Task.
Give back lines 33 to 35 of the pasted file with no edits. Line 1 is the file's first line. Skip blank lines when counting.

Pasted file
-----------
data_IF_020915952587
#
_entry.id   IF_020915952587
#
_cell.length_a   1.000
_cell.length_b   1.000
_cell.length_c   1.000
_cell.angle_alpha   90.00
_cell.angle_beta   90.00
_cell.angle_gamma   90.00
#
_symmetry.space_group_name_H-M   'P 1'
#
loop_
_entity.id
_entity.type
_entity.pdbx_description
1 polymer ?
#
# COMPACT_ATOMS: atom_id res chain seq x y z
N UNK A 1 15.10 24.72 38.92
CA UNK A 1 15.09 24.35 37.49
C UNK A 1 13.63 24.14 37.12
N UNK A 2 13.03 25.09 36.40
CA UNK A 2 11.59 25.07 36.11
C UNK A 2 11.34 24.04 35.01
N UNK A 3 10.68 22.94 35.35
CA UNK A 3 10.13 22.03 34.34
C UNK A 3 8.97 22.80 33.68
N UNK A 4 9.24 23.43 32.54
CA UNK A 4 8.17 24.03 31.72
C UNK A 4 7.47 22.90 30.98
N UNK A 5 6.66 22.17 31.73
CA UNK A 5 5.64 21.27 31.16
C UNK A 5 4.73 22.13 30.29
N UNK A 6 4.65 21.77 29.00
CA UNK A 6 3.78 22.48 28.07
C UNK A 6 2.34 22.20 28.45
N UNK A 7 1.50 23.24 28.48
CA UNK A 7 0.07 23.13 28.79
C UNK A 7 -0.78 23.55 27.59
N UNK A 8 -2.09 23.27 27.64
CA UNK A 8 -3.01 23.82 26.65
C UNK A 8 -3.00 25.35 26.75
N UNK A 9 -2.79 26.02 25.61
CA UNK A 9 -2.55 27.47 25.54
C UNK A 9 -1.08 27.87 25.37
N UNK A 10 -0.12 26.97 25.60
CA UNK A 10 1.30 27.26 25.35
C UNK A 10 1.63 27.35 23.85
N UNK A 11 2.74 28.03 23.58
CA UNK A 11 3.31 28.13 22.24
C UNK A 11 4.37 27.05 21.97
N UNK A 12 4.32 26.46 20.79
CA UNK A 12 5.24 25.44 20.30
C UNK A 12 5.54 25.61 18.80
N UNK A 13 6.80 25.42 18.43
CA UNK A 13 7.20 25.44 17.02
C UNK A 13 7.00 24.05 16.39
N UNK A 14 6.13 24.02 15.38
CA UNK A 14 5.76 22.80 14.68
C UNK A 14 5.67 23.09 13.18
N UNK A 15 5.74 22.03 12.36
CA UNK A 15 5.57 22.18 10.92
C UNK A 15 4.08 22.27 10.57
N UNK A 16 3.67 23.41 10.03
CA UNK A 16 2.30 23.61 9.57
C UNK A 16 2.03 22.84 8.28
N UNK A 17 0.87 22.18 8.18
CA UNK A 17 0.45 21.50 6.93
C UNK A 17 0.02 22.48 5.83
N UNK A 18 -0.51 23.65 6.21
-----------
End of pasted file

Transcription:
N UNK A 5 6.66 22.17 31.73
CA UNK A 5 5.64 21.27 31.16
C UNK A 5 4.73 22.13 30.29